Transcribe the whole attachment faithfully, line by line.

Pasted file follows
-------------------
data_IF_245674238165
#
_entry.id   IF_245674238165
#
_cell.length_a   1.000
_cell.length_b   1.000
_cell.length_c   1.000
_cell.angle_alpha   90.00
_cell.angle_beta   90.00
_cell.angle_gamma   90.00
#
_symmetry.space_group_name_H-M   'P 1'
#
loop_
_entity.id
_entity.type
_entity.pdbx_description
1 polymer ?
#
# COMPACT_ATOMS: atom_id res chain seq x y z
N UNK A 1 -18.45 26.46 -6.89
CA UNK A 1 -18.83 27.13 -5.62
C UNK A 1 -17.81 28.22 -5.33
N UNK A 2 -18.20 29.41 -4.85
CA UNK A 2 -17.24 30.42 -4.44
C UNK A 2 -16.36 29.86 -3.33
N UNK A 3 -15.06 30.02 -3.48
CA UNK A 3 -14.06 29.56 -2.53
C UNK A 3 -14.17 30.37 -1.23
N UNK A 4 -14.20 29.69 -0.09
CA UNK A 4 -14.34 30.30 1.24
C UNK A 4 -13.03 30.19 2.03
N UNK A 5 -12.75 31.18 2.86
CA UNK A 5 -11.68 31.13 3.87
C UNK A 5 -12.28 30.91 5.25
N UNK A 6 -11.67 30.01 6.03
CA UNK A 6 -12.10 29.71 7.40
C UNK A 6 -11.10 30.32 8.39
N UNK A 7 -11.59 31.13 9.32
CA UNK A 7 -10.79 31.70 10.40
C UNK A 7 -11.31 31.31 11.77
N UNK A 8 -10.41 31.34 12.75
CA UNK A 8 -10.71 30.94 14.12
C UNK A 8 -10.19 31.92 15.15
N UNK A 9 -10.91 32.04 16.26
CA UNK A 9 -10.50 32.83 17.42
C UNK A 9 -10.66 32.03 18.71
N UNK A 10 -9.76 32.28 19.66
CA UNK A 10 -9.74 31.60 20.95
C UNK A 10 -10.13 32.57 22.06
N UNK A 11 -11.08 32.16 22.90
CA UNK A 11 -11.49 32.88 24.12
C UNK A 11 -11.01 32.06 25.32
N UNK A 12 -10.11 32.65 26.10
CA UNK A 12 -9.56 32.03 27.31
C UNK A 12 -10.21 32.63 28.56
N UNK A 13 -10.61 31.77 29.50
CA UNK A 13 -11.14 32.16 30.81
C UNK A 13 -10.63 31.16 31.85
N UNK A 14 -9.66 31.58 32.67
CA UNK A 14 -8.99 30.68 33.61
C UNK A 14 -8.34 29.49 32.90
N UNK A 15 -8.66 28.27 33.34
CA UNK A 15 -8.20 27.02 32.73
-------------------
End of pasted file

data_IF_245674238165
#
_entry.id   IF_245674238165
#
_cell.length_a   1.000
_cell.length_b   1.000
_cell.length_c   1.000
_cell.angle_alpha   90.00
_cell.angle_beta   90.00
_cell.angle_gamma   90.00
#
_symmetry.space_group_name_H-M   'P 1'
#
loop_
_entity.id
_entity.type
_entity.pdbx_description
1 polymer ?
#
# COMPACT_ATOMS: atom_id res chain seq x y z
N UNK A 1 -18.45 26.46 -6.89
CA UNK A 1 -18.83 27.13 -5.62
C UNK A 1 -17.81 28.22 -5.33
N UNK A 2 -18.20 29.41 -4.85
CA UNK A 2 -17.24 30.42 -4.44
C UNK A 2 -16.36 29.86 -3.33
N UNK A 3 -15.06 30.02 -3.48
CA UNK A 3 -14.06 29.56 -2.53
C UNK A 3 -14.17 30.37 -1.23
N UNK A 4 -14.20 29.69 -0.09
CA UNK A 4 -14.34 30.30 1.24
C UNK A 4 -13.03 30.19 2.03
N UNK A 5 -12.75 31.18 2.86
CA UNK A 5 -11.68 31.13 3.87
C UNK A 5 -12.28 30.91 5.25
N UNK A 6 -11.67 30.01 6.03
CA UNK A 6 -12.10 29.71 7.40
C UNK A 6 -11.10 30.32 8.39
N UNK A 7 -11.59 31.13 9.32
CA UNK A 7 -10.79 31.70 10.40
C UNK A 7 -11.31 31.31 11.77
N UNK A 8 -10.41 31.34 12.75
CA UNK A 8 -10.71 30.94 14.12
C UNK A 8 -10.19 31.92 15.15
N UNK A 9 -10.91 32.04 16.26
CA UNK A 9 -10.50 32.83 17.42
C UNK A 9 -10.66 32.03 18.71
N UNK A 10 -9.76 32.28 19.66
CA UNK A 10 -9.74 31.60 20.95
C UNK A 10 -10.13 32.57 22.06
N UNK A 11 -11.08 32.16 22.90
CA UNK A 11 -11.49 32.88 24.12
C UNK A 11 -11.01 32.06 25.32
N UNK A 12 -10.11 32.65 26.10
CA UNK A 12 -9.56 32.03 27.31
C UNK A 12 -10.21 32.63 28.56
N UNK A 13 -10.61 31.77 29.50
CA UNK A 13 -11.14 32.16 30.81
C UNK A 13 -10.63 31.16 31.85
N UNK A 14 -9.66 31.58 32.67
CA UNK A 14 -8.99 30.68 33.61
C UNK A 14 -8.34 29.49 32.90
N UNK A 15 -8.66 28.27 33.34
CA UNK A 15 -8.20 27.02 32.73